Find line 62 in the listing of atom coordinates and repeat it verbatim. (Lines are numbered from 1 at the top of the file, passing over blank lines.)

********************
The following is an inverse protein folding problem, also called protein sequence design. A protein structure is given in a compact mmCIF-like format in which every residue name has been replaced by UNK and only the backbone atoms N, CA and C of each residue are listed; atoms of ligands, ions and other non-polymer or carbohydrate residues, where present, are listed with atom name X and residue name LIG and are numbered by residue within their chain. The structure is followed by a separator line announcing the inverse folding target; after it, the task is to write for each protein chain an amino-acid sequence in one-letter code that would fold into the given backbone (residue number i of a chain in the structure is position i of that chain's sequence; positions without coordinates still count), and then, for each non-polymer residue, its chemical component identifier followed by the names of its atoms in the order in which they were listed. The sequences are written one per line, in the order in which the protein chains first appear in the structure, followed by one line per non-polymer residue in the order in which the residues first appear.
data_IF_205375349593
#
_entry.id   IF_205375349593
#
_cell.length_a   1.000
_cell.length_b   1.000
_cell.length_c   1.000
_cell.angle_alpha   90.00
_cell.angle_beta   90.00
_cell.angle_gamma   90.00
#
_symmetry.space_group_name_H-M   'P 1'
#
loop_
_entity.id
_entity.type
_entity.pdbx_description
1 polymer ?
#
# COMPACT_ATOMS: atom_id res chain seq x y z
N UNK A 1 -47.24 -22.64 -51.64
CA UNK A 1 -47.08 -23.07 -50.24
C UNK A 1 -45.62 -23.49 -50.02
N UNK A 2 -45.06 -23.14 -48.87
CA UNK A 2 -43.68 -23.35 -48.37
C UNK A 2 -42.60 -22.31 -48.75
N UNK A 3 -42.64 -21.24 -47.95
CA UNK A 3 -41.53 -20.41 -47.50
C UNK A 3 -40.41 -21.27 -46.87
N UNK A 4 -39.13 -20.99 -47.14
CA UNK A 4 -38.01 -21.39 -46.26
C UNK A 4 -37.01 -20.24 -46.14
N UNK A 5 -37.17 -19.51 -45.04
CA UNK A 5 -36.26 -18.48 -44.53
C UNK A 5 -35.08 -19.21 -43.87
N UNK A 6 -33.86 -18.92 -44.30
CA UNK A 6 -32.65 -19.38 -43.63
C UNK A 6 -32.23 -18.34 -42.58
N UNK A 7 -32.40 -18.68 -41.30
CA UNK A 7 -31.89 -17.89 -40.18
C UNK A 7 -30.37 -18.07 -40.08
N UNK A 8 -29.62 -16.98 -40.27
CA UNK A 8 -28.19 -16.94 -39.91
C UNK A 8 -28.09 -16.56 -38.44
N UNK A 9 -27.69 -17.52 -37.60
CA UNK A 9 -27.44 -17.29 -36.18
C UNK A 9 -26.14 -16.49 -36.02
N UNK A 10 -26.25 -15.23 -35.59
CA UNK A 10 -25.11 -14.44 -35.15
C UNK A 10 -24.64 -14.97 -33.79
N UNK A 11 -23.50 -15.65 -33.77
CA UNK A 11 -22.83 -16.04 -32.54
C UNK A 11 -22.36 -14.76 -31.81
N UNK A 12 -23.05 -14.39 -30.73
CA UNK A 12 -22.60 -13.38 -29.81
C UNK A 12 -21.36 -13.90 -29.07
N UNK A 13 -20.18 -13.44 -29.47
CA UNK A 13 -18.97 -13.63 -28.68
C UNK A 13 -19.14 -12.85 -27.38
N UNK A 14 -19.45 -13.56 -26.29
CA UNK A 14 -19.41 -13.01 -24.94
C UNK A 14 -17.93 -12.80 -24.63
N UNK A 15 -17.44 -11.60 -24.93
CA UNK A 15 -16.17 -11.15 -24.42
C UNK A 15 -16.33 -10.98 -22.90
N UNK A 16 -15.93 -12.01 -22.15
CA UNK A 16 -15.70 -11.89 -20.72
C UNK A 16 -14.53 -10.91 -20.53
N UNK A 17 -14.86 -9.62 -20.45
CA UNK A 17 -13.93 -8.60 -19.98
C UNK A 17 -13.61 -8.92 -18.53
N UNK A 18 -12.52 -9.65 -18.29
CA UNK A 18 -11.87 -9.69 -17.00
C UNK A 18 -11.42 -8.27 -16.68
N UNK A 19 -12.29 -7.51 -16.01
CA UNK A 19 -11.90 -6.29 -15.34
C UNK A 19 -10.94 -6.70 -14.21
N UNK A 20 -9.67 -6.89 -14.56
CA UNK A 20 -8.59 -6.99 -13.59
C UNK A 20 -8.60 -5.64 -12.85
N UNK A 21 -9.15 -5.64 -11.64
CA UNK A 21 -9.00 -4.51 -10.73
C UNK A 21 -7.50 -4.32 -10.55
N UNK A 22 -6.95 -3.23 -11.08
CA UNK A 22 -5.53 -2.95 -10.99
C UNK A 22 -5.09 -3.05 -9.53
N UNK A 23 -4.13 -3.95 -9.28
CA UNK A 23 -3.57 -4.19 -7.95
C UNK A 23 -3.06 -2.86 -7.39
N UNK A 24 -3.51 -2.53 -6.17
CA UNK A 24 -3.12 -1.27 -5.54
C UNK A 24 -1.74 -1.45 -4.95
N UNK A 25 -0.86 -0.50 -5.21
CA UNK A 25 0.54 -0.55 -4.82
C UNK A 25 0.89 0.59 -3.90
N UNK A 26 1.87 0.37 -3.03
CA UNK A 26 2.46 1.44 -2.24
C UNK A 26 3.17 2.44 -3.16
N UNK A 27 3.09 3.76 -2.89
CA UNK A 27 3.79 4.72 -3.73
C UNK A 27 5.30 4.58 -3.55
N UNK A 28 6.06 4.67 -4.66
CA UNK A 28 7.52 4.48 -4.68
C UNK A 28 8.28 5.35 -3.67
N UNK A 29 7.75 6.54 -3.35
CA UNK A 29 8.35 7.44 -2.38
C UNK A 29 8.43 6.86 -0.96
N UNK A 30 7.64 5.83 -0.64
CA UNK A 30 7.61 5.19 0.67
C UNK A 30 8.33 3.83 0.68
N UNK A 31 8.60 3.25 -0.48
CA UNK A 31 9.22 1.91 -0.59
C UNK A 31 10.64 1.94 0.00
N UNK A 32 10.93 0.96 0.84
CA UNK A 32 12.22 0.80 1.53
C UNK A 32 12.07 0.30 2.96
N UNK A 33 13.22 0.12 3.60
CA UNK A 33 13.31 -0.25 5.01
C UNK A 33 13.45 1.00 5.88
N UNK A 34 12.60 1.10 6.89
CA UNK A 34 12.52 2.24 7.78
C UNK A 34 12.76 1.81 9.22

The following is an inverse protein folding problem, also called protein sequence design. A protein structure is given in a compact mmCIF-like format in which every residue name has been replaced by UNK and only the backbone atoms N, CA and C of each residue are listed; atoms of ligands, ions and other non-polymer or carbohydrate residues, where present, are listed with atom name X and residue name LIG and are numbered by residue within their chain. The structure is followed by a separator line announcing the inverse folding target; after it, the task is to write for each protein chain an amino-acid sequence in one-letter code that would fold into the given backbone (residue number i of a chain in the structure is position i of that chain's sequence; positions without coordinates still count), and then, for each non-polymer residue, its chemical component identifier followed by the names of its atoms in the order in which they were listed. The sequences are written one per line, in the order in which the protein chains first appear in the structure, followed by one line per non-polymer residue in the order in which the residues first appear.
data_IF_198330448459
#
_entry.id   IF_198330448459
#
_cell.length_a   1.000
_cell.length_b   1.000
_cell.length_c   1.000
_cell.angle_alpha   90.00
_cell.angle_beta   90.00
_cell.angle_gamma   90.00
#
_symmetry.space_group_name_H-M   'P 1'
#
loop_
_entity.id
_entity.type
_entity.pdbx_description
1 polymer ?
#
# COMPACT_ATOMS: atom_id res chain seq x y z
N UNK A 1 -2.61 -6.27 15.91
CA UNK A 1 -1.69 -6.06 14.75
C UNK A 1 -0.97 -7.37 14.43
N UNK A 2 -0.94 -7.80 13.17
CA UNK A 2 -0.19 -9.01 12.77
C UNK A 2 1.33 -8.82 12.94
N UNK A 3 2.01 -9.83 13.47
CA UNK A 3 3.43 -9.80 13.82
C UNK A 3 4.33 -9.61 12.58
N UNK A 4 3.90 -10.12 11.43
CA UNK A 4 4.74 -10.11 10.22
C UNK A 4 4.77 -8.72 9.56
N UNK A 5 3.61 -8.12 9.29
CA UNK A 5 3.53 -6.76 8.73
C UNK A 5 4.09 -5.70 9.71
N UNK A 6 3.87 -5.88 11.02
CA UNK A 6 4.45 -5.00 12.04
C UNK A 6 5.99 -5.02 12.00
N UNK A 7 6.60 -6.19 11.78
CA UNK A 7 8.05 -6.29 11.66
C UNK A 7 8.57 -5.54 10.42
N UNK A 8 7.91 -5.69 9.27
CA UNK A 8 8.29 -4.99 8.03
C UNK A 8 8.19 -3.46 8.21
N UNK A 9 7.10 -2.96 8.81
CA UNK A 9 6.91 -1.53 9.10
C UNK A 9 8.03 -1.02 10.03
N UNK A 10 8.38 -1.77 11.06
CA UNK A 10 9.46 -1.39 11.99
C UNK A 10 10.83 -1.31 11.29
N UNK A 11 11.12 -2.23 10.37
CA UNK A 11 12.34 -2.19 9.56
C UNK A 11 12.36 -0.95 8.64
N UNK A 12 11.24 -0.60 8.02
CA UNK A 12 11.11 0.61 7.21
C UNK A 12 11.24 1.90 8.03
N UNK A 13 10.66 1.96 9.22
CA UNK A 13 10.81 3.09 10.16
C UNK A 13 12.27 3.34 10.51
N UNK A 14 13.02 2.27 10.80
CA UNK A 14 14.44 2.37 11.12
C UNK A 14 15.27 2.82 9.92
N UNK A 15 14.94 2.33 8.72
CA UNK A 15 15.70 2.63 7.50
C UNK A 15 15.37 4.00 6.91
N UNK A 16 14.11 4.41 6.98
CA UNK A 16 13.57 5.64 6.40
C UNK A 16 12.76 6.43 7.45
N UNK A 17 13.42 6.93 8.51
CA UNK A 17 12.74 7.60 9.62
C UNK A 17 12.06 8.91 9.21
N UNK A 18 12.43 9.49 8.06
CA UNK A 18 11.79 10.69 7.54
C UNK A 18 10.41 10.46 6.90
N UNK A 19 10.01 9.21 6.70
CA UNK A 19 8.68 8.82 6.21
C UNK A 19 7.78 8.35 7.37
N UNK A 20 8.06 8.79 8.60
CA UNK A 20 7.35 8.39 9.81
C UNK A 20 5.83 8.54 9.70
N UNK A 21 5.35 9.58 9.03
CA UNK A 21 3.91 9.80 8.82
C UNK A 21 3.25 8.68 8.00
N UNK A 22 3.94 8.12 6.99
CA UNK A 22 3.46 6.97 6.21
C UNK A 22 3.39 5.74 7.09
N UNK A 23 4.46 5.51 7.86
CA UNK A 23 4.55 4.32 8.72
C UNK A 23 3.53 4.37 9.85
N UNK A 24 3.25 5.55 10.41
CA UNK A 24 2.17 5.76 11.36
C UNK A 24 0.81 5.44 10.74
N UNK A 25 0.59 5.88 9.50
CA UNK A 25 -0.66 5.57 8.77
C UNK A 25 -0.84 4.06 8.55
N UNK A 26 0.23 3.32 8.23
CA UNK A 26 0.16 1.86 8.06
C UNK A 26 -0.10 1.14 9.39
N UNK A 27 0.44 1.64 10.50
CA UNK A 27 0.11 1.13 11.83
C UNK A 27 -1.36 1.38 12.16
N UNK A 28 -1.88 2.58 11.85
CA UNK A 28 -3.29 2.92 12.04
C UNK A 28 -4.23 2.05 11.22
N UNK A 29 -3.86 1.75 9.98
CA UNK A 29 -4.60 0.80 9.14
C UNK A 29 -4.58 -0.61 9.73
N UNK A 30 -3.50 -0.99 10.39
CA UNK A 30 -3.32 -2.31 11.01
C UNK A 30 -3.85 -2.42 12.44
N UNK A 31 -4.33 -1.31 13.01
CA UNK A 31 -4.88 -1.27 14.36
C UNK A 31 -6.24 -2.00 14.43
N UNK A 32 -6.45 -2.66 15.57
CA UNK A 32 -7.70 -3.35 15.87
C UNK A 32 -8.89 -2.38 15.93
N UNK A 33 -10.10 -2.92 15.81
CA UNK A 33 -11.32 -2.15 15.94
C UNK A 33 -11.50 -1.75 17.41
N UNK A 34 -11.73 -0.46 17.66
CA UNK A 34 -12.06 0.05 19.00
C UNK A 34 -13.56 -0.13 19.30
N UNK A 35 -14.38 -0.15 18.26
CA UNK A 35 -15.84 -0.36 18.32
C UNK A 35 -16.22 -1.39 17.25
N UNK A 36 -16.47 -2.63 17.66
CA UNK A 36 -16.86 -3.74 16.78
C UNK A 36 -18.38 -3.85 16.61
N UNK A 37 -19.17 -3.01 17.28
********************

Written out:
CA UNK A 14 -19.41 -13.01 -24.94